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Scottish National Dictionary (1700–)

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First published 1960 (SND Vol. V). Includes material from the 2005 supplement.
This entry has not been updated since then but may contain minor corrections and revisions.

KATIE, n. Also katty, kaittie. See also Kittie. [′kete]

1. A term of contempt for an effeminate man (Rxb. 1923 Watson W.-B.; Ags. 1959). Cf. Jennie, Jessie, id.

2. The wren, Nannus troglodytes (Bwk. 1889 G. Muirhead Birds Bwk. I. 102, kaittie). Cf. 3. (5).

3. Combs.: (1) katie-beardie, -bairdie, -y, (a) an epithet for a woman with a beard or moustache (Cai., Abd., Ags. 1959). Kette Bairdie is found as the title of a popular dance song c.1630 (see R. Chambers Pop. Rhymes (1847) 194); (b) the loach, Nemacheilus barbatula (Rxb. 1923 Watson W.-B.; Gall. 1958 Dmf. & Gall. Standard (1 Feb.); Ags., Fif., m.Lth. 1959); (c) a name for the hedge-sparrow, Prunella occidentalis, or the wren, Troglodytes troglodytes (Per. 1959); (2) katty-clean-doors, a child's name for snow; (3) katie flips, three-cornered sugar sweets; (4) katie-lailie, -laylie, -leelie , daddy-long-legs (Arg.1 1931, Arg. 1992); (5) katie-wren, kaittie-wa-rain, -wren, = 2. (Bwk. 1889 G. Muirhead Birds Bwk. 102; Abd., Lth., Bwk. 1959). Cf. Eng. jenny-, kitty-wren, and cutty-wren s.v. Cutty.(2) Lnk. 1844 J. Lemon St Mungo 32:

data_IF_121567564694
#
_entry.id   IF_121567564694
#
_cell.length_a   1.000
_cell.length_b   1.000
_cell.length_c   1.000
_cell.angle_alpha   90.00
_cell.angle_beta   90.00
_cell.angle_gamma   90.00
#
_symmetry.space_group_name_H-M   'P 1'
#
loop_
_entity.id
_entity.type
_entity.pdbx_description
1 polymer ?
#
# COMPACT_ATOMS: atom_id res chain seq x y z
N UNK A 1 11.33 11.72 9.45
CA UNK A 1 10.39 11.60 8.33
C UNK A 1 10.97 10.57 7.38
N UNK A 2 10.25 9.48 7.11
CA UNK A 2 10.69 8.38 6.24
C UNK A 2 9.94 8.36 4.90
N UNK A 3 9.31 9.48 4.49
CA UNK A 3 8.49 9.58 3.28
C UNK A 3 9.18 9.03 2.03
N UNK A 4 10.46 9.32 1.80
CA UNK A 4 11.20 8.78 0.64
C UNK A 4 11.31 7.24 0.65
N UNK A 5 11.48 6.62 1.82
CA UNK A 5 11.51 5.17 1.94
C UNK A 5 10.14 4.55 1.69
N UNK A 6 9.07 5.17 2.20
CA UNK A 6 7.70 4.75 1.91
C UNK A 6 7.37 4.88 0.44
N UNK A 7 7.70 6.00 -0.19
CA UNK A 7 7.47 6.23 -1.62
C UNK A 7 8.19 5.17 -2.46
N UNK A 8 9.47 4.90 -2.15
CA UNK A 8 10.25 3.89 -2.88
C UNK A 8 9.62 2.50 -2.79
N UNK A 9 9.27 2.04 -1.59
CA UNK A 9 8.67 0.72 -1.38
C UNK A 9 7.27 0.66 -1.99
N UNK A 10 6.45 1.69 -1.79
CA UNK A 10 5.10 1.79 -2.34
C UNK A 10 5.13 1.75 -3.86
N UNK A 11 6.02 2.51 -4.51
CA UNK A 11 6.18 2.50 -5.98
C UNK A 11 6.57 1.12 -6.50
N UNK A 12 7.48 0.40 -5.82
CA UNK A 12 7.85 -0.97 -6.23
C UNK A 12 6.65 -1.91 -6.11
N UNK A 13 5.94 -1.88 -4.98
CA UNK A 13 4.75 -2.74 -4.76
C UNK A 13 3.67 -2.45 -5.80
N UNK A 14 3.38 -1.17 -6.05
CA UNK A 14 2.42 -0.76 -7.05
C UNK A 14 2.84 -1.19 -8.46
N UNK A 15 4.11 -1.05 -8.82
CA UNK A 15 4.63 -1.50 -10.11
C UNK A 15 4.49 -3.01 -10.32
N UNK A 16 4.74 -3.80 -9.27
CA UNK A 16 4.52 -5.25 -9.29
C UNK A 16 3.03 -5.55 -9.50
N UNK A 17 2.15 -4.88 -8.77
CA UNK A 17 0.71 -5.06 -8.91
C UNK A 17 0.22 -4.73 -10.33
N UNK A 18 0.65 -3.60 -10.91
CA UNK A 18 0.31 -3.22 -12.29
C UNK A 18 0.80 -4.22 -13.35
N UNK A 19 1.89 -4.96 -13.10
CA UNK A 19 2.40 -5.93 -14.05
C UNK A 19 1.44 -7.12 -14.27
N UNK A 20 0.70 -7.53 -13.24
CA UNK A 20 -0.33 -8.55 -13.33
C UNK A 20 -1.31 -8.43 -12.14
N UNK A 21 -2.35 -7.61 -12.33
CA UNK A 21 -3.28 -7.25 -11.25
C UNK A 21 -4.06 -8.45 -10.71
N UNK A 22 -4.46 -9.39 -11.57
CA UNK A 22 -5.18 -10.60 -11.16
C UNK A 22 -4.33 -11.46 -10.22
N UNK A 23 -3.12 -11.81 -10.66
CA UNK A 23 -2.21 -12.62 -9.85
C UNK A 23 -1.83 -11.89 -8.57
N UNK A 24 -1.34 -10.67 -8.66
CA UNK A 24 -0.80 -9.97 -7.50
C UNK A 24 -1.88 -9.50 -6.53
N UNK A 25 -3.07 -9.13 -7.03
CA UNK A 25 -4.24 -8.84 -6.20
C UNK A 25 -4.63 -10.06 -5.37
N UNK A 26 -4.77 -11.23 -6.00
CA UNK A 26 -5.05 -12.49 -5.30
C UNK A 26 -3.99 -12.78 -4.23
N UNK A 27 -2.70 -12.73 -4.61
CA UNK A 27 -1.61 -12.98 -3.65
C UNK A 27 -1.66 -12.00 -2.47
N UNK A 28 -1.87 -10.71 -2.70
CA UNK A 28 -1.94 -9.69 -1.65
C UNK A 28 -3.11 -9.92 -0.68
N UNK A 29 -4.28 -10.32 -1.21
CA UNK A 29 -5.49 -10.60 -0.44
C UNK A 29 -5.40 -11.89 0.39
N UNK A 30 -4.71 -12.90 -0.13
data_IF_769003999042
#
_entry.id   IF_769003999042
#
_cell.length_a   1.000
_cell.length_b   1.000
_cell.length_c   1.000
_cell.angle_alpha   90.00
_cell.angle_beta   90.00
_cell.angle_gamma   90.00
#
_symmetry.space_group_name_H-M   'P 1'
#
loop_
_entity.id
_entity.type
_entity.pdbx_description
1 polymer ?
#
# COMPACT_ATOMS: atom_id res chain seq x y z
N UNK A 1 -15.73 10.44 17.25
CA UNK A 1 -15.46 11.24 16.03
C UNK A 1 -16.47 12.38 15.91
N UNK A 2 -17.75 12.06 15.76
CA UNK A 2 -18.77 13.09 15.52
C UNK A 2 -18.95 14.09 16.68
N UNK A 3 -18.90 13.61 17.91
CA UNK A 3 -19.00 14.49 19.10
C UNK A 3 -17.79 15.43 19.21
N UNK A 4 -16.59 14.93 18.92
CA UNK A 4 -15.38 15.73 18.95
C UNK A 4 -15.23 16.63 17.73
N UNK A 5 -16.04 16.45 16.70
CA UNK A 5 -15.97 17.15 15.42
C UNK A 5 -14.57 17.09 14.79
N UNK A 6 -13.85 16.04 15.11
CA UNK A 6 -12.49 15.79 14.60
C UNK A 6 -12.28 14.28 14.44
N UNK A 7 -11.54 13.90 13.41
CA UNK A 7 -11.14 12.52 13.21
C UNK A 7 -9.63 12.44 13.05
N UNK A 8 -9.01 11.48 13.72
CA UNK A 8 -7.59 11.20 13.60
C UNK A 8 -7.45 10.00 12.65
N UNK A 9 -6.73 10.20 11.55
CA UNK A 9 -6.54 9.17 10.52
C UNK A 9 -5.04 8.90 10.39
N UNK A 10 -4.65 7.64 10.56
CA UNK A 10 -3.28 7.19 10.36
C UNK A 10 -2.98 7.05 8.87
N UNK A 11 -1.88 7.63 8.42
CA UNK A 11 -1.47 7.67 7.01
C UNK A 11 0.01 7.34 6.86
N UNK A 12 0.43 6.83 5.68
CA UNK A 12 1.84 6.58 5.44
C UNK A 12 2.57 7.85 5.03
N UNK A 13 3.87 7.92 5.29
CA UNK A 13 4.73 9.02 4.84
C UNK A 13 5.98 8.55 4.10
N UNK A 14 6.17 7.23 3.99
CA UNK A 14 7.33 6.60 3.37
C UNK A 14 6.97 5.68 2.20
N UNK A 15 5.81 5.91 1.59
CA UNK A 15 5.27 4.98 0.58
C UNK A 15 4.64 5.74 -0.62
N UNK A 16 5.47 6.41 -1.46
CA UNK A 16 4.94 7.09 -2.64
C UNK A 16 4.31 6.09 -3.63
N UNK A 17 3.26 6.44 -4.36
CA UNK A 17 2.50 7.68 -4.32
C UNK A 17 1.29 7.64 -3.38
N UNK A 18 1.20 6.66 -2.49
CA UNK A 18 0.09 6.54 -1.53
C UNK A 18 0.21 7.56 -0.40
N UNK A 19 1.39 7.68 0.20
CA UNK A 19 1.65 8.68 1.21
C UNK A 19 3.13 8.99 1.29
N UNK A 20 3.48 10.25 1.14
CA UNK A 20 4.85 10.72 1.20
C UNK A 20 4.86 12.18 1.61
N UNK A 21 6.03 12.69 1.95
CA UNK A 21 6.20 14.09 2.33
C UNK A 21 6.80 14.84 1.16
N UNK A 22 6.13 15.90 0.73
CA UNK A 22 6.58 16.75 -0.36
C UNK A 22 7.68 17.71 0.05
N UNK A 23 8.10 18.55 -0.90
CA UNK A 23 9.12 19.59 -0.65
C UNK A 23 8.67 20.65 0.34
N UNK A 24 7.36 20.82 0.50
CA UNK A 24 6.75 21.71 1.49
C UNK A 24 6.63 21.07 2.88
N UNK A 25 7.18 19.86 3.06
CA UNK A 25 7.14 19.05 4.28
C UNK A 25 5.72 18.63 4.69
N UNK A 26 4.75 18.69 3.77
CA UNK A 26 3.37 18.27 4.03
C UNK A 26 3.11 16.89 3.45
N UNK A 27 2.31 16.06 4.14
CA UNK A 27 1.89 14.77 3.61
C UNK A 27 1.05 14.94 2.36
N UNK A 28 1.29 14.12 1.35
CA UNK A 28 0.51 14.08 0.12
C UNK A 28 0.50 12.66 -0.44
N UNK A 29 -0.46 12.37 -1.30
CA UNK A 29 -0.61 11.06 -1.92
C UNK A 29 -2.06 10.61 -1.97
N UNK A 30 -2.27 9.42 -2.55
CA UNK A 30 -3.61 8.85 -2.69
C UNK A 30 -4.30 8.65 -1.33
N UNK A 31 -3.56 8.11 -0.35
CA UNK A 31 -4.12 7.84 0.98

A' the cabbage an' green kail are theekit wi snaw, Aye, that's Katty-clean-doors, she laughs at us a'.
(3) Edb. 1898 J. Baillie Walter Crighton ii.:
Wha'll buy sock? Katie flips, six a maik!
(5) Bwk. 1897 R. M. Calder Poems 80:
We kenned the spot where the robin bigged, The yorlin' an' katie wren.

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"Katie n.". Dictionary of the Scots Language. 2004. Scottish Language Dictionaries Ltd. Accessed 22 May 2024 <>



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